Explorers on the Moon

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Explorers on the Moon
(On a marché sur la Lune)
Wearing space suits, Tintin, Snowy, and Haddock are exploring the surface of the moon, with their rocket ship in the background.
Cover of the English edition
Date 1954
Series The Adventures of Tintin
Publisher Casterman
Creative team
Creator Hergé
Original publication
Published in Tintin magazine
Date of publication 29 October 1952 – 29 December 1953
Language French
Publisher Methuen
Date 1959
  • Leslie Lonsdale-Cooper
  • Michael Turner
Preceded by Destination Moon (1953)
Followed by The Calculus Affair (1956)

Explorers on the Moon (French: On a marché sur la Lune) is the seventeenth of The Adventures of Tintin, the comics series by Belgian cartoonist Hergé. The story was serialised weekly in the newly established Tintin magazine from October 1952 to December 1953. Completing an arc begun in Destination Moon, the story tells of young reporter Tintin, his dog Snowy, and friends Captain Haddock, Professor Calculus, and Thomson and Thompson who are aboard a manner rocket mission to the moon.

Explorers on the Moon was published in book form by Casterman after its serialisation. Hergé continued The Adventures of Tintin with The Calculus Affair, while the series itself became a defining part of the Franco-Belgian comics tradition. Critics have praised the illustrative detail of the book, but have expressed mixed views of the story. The story was adapted for both the 1957 Belvision animated series, Hergé's Adventures of Tintin, and for the 1991 animated series The Adventures of Tintin by Ellipse and Nelvana.


Professor Calculus, Tintin, Tintin's dog Snowy, Captain Haddock, and Calculus' assistant Frank Wolff are aboard an atomic-powered rocket to the Moon. Soon after takeoff they discover that the detectives Thomson and Thompson have accidentally stowed away on board, putting a strain on the oxygen supply. The detectives accidentally turn off the motor, disrupting the artificial gravity and sending everyone floating until Tintin corrects the problem. They then suffered a relapse of the Formula 14 drug (seen in Land of Black Gold), resulting in their hair to grow rapidly in multiple colours; Calculus administers a cure. Haddock gets drunk and takes an impromptu spacewalk, during which he briefly becoming a satellite of the asteroid Adonis; Tintin rescues him.

The rocket lands in the Hipparchus Crater, with Tintin being the first human to step on the Moon. Three days later, the Captain, Wolff and Tintin take the battery-powered tank to explore some stalactite caves in the direction of the Ptolemaeus Crater; inside a cave Snowy slips into an ice-covered fissure, with Tintin rescuing him. Later aboard the ship, Tintin is overwhelmed by a third stowaway, Colonel Jorgen, a spy who had been smuggled aboard by Wolff, who has been blackmailed by a foreign power. With Wolff's help, Jorgen seeks to hijack the ship and return it to Earth, but is foiled by Tintin.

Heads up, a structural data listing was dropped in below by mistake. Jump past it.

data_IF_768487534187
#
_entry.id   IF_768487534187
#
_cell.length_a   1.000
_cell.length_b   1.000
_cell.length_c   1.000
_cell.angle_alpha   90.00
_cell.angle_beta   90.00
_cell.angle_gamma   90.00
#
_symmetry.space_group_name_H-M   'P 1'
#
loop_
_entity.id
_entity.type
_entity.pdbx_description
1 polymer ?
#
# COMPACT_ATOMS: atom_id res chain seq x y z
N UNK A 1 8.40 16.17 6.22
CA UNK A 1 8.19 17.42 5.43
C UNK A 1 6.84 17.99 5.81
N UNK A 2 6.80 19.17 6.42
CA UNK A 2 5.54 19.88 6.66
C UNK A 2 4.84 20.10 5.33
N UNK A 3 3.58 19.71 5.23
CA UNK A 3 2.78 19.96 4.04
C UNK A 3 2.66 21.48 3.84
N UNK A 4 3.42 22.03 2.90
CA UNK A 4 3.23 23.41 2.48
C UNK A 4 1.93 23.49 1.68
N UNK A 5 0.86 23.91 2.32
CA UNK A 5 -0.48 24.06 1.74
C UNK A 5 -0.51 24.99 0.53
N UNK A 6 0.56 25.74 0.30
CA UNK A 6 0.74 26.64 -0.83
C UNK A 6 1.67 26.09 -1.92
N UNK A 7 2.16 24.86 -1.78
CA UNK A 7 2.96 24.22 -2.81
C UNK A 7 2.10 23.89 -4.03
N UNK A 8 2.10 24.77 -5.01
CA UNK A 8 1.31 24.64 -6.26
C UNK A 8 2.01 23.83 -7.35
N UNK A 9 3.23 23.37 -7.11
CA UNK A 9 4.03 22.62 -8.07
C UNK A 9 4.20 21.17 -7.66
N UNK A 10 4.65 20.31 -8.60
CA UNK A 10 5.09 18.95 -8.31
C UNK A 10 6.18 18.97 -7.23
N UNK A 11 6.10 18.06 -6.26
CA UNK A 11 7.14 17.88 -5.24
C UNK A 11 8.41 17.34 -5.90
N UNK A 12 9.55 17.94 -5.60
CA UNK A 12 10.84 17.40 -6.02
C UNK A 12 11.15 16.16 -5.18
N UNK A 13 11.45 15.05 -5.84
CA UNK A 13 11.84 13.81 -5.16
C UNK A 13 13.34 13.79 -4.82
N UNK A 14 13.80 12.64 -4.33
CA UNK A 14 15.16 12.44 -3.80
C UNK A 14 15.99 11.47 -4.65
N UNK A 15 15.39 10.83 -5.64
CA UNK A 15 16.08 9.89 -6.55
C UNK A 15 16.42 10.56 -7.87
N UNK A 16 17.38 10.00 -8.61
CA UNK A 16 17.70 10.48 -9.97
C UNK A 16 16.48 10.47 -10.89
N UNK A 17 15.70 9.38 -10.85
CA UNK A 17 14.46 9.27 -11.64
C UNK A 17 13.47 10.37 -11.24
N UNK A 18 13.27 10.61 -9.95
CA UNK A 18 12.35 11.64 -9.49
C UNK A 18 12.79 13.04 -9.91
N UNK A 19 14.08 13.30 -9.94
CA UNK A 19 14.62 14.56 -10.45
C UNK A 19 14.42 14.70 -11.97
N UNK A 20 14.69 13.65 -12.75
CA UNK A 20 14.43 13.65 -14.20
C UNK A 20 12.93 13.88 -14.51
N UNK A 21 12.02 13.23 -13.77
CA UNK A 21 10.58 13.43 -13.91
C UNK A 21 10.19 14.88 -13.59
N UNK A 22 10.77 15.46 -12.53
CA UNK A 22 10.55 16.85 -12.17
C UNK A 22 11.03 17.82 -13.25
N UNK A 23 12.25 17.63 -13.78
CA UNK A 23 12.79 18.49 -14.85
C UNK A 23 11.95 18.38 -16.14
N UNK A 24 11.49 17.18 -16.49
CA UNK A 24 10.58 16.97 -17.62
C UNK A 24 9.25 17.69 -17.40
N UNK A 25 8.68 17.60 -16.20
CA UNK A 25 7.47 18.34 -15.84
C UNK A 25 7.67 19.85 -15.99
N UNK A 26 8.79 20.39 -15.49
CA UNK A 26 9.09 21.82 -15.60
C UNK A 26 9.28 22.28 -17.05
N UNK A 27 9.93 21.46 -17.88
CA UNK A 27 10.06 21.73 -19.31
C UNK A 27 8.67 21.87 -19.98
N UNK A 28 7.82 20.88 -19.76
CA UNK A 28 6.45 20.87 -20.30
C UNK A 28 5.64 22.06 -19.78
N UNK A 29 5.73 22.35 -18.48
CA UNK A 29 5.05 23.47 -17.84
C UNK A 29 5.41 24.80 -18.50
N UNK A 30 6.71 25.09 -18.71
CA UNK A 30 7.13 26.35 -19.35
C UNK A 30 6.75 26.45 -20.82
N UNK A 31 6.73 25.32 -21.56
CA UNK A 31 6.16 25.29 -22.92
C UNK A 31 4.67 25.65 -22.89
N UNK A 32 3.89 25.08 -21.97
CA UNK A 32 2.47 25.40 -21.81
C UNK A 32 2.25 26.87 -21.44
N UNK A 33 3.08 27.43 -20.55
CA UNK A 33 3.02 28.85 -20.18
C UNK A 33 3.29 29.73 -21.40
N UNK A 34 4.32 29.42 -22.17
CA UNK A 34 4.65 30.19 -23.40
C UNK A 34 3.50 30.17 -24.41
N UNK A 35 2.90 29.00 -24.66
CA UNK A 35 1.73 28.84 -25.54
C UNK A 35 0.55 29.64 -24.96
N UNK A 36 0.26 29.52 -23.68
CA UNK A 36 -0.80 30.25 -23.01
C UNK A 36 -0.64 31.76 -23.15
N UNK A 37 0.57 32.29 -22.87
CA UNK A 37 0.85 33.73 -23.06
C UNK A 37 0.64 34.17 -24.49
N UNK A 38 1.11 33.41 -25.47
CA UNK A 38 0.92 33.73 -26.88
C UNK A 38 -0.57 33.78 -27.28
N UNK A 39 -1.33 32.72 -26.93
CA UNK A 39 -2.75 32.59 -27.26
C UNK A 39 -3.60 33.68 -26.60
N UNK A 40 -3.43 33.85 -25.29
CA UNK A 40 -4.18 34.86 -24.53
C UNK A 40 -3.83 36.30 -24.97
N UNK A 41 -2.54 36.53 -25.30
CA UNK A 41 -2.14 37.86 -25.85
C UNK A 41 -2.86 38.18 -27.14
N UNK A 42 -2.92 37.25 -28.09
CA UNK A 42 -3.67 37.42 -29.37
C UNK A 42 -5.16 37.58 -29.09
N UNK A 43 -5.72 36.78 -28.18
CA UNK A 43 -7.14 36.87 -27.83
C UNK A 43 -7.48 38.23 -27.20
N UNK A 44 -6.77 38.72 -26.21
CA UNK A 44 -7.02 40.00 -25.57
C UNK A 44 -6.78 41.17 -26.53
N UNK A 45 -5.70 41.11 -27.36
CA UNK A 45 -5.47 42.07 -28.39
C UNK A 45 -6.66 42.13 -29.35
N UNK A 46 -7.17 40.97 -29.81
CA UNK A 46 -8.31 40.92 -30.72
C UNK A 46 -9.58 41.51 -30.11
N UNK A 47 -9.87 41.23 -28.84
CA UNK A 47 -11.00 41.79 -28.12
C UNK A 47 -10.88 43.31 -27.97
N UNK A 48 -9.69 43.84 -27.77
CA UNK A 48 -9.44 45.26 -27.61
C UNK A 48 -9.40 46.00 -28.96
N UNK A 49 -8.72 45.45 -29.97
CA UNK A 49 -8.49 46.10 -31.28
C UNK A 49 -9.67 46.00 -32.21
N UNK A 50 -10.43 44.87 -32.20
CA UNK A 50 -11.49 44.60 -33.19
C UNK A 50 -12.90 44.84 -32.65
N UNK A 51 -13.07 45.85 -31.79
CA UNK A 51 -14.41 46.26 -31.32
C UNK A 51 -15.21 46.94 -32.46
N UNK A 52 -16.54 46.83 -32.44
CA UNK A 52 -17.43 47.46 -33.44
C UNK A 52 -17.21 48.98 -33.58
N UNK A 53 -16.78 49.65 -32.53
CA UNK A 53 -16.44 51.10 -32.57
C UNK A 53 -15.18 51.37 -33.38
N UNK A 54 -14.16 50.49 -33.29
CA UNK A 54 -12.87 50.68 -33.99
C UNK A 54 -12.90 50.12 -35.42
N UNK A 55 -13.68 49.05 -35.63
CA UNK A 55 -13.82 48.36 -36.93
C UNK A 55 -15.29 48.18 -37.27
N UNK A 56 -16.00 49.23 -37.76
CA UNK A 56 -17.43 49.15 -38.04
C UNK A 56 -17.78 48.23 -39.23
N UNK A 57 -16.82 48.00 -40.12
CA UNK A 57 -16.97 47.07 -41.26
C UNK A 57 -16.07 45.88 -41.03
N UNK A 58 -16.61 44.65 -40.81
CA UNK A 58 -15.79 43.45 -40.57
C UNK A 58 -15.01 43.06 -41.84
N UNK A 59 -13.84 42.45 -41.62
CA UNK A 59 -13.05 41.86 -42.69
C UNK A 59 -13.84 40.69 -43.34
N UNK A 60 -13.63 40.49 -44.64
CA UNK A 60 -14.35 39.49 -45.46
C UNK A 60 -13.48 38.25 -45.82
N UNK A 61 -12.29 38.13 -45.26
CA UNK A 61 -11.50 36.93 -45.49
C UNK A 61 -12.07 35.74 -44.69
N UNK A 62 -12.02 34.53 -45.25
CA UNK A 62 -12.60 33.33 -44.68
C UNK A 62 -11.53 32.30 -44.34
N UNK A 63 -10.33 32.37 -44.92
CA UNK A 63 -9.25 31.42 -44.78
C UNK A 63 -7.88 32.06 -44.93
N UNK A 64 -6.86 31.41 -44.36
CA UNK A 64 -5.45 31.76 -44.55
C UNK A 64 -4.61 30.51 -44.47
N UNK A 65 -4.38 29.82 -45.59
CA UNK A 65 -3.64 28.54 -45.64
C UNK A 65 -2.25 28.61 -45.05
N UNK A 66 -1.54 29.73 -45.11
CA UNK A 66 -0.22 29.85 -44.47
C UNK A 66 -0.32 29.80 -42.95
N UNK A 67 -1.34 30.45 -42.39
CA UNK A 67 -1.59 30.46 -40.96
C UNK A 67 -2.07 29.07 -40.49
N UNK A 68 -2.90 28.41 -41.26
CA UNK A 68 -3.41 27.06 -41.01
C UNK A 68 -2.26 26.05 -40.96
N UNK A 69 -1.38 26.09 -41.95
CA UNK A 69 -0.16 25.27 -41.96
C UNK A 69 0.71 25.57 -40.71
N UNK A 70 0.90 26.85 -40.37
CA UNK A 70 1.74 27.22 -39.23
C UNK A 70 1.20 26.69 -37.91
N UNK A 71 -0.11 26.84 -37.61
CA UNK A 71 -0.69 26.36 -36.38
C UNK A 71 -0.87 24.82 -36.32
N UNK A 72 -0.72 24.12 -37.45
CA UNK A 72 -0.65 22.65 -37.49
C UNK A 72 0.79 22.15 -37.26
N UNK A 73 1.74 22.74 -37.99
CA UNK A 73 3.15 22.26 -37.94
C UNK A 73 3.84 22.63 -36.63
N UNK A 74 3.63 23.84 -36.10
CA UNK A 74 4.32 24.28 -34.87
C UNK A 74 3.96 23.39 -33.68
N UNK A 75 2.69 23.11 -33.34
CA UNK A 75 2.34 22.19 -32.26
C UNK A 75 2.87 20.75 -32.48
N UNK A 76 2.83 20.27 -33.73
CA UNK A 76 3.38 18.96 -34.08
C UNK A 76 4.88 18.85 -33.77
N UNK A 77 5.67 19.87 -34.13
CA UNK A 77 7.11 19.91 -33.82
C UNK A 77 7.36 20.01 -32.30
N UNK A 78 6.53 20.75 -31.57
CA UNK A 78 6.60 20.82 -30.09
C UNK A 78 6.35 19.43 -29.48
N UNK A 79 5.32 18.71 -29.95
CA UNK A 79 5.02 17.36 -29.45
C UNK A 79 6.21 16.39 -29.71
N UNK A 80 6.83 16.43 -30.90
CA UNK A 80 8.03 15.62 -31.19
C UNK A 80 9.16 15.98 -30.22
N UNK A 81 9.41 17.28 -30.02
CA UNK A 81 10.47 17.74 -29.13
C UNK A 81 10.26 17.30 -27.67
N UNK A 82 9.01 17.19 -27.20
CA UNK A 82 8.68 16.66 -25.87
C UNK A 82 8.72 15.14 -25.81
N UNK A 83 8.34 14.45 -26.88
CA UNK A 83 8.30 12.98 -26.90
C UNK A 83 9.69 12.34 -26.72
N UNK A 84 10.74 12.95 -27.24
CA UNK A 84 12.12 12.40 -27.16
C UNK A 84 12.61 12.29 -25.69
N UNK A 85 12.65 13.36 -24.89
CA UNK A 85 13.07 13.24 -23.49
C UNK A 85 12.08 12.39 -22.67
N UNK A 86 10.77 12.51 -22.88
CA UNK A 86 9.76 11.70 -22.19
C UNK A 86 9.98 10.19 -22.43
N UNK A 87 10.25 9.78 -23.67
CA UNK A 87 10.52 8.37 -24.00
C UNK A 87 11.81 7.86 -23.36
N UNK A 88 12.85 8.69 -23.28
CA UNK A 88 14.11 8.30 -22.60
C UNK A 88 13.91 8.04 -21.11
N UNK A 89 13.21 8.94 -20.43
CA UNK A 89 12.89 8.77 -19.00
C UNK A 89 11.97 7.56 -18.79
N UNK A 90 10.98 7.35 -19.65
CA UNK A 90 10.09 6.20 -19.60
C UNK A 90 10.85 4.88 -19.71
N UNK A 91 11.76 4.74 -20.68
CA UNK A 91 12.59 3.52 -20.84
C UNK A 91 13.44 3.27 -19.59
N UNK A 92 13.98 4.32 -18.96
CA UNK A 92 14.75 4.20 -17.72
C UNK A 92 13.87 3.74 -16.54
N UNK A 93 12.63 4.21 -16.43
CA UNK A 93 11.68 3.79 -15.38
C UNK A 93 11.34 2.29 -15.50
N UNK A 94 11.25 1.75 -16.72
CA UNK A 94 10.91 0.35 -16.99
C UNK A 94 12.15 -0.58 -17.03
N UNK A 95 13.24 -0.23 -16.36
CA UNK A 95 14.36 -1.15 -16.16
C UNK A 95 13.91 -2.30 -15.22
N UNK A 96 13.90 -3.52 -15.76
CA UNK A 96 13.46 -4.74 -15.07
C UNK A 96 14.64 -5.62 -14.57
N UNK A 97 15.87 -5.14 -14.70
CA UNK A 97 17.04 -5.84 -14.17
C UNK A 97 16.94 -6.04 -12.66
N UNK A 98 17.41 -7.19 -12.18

Due to the strain on the oxygen supplies, the crew decides to abandon most of the equipment and to cut short the lunar stay. The repair work is completed slightly ahead of schedule, and the rocket cleared for lift-off. Halfway to Earth, Jorgen escapes his bonds and tries to kill Tintin; Wolff seeks to prevent him, and in their struggle over a gun Jorgen is killed. When it is revealed that there will not be enough oxygen aboard for the crew to survive the journey, Wolff sacrifices himself by opening the airlock and floating out into space to his death. The crew fall unconscious but Tintin sets the rocket to auto-pilot and it arrives back in Syldavia safely.



Hergé first devised the idea of sending Tintin on a mission to the moon while he was working on Prisoners of the Sun.[1] His decision to move into the field of science-fiction might have been influenced by his friendly rivalry with his colleague Edgar P. Jacobs, who had recently had success with his own science-fiction comic, The Secret of the Swordfish.[2] He decided that it would be a two-volume story arc, as had proved successful with his earlier arcs, The Secret of the Unicorn and Red Rackham's Treasure, and The Seven Crystal Balls and Prisoners of the Sun.[1] He had initially intended on beginning this story after the culmination of Prisoners of the Sun, although both his wife Germaine Remi and his close friend Marcel Dehaye convinced him to proceed with Land of Black Gold, a story that he had previously left unfinished, instead.[3]

A German V-2 rocket being tested in 1942. The V-2 would serve as a major inspiration for Hergé in the work.